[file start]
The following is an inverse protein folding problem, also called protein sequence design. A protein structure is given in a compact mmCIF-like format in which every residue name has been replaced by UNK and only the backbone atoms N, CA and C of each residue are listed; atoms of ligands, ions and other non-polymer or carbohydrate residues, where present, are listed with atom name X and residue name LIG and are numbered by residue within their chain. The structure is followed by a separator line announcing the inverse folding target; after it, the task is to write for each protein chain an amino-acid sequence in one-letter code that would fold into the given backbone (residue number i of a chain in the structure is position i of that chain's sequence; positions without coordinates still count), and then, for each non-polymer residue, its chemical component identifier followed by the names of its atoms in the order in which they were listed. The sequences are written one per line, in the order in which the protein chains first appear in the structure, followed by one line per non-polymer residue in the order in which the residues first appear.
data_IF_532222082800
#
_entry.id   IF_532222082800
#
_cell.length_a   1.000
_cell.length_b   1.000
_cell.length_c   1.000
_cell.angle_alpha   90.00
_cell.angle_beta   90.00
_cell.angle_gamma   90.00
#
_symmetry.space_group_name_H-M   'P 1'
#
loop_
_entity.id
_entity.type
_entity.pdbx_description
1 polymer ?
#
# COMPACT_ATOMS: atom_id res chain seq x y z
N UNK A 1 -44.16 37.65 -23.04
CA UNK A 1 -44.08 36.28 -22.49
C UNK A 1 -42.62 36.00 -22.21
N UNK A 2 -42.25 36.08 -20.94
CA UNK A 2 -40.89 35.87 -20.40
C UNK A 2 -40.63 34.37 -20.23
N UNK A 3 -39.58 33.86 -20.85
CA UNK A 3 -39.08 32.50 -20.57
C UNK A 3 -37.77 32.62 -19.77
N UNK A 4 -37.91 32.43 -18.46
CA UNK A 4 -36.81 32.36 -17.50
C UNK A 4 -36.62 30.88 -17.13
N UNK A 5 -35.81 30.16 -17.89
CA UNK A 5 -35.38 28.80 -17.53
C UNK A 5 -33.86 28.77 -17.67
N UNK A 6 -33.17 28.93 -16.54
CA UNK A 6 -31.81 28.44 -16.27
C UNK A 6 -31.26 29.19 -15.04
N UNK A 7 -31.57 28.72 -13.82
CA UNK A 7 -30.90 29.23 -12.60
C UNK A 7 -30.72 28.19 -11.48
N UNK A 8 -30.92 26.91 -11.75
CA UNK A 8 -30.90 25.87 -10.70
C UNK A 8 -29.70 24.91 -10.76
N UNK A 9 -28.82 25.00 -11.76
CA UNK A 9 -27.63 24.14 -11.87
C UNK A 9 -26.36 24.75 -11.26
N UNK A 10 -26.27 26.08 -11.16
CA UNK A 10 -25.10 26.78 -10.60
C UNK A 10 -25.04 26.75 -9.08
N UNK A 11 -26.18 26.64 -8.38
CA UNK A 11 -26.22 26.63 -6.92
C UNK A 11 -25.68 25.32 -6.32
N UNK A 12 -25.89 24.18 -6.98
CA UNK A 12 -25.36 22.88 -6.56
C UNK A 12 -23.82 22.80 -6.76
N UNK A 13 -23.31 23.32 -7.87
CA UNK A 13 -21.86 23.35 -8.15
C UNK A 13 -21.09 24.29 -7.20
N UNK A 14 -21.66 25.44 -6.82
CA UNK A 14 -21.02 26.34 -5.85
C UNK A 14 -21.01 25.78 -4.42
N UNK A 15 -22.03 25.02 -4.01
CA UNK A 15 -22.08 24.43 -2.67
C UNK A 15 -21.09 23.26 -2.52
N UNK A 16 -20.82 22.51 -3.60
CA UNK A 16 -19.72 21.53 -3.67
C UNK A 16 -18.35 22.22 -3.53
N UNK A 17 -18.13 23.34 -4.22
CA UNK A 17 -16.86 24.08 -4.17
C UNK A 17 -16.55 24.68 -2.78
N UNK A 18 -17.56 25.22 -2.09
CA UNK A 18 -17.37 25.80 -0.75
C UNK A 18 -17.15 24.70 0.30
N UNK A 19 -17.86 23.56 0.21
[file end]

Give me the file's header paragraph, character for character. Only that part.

The following is an inverse protein folding problem, also called protein sequence design. A protein structure is given in a compact mmCIF-like format in which every residue name has been replaced by UNK and only the backbone atoms N, CA and C of each residue are listed; atoms of ligands, ions and other non-polymer or carbohydrate residues, where present, are listed with atom name X and residue name LIG and are numbered by residue within their chain. The structure is followed by a separator line announcing the inverse folding target; after it, the task is to write for each protein chain an amino-acid sequence in one-letter code that would fold into the given backbone (residue number i of a chain in the structure is position i of that chain's sequence; positions without coordinates still count), and then, for each non-polymer residue, its chemical component identifier followed by the names of its atoms in the order in which they were listed. The sequences are written one per line, in the order in which the protein chains first appear in the structure, followed by one line per non-polymer residue in the order in which the residues first appear.